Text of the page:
If Won Hyung-joon’s dream of forming an inter-Korean orchestra is ever realized, "Arirang" is an obvious choice for the playlist. It’s a traditional Korean folk song.
“It just touches our soul,” the South Korean violinist says. “It’s very sorrowful and feels like pain."
"Arirang" will be played as athletes from the North and South walk together during the opening ceremony of the Pyeongchang Winter Olympics on Feb. 9. And in lieu of both countries’ national anthems, the folk song will also be played at the start of ice hockey games involving the unified Korean women’s team.
As Won explains, "Arirang" dates back long before the peninsula was divided in 1945 and echoes the separation of tens of thousands of families who haven’t been able to reunite — like his own family.
“'Arirang' is the perfect song,” he says, for expressing the “tragedy” of the divided Korean peninsula.
Won, 41, recalls hearing stories as a child about his great-grandmother, who was separated from her son (his grandfather) during the Korean War. She remained on the North Korean side and they never saw each other again.
“I can’t even visit her tomb,” Won says, noting that it’s located in Kaesong, a city just on the opposite side of the demilitarized zone (DMZ) in North Korea.
Won’s family’s history underlies his efforts to achieve a kind of musical unification. For much of the past decade, he’s tried to put South and North Korean musicians together in the same room, but political tensions have often gotten in the way.
In 2015, Won devised a plan to bring a South Korean orchestra to the DMZ, where they would rendezvous with a North Korean choir: They would perform several meters apart from one another, separated by a fence.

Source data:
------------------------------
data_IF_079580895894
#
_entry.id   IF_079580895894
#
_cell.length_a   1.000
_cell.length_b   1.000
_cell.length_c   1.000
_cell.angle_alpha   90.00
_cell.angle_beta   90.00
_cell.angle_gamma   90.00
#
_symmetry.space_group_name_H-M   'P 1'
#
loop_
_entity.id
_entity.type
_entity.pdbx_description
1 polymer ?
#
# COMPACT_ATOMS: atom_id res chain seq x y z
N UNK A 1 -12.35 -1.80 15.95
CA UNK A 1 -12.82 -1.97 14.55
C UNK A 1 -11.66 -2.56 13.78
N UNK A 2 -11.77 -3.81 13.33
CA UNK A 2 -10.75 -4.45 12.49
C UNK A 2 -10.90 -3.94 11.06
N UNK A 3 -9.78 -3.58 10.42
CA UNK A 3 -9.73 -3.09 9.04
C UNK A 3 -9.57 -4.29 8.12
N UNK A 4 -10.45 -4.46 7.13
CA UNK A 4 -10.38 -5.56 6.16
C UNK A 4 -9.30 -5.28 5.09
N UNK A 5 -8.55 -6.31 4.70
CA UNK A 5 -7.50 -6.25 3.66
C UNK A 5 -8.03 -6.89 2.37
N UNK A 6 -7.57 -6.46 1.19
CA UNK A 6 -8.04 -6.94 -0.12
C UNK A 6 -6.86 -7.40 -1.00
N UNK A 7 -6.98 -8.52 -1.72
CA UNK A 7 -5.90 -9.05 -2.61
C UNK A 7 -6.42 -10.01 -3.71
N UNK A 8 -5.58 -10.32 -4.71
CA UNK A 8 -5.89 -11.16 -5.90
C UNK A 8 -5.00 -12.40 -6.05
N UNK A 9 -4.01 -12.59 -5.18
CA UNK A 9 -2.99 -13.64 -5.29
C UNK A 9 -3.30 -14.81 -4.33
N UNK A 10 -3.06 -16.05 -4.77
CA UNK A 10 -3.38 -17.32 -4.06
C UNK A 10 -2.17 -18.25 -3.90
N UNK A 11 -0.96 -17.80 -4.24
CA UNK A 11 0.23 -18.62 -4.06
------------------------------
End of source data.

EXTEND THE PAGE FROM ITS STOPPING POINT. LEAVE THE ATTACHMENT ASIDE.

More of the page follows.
“It’s the symbolic place of our division,” Won says, referring to the DMZ, adding that he intended for the two sides to perform Beethoven's Symphony No. 9 at the border.
Won learned from contacts in Europe that Pyongyang had agreed to the concert on Aug. 15, Korean Independence Day, and the authorities in Seoul granted him permission to enter the restricted area. But, when Won arrived at the border with a bus filled with musicians, South Korean soldiers broke the bad news.
“They said the peace concert had been canceled,” Won says.
Days earlier, a land mine explosion in the DMZ wounded two South Korean soldiers and tensions between the two countries rose sharply.
For Won, it was a reminder that the unresolved conflict between Seoul and Pyongyang continued to stand in the way of his ambitions.
“Honestly, I felt that maybe it’s our destiny, it’s Korean DNA; it’s our fault that we can’t make unification happen,” he recalls thinking at the time.
But Won didn’t give up. In August 2017, he took a group of about 80 musicians and singers back to the DMZ and this time they were able to perform, though without North Korean accompaniment.
And "Arirang" was on their set list.
“We played near the fence [and] it was our wish that [the North Koreans] could hear 'Arirang' through [the] air,” he says.
Won says he’s not deterred by the setbacks. And he says that he hopes that the goodwill generated during the Pyeongchang Winter Olympics will open the door for his Lindenbaum Festival Orchestra to someday play alongside North Korean musicians.
He figures he owes it to his grandfather to keep trying.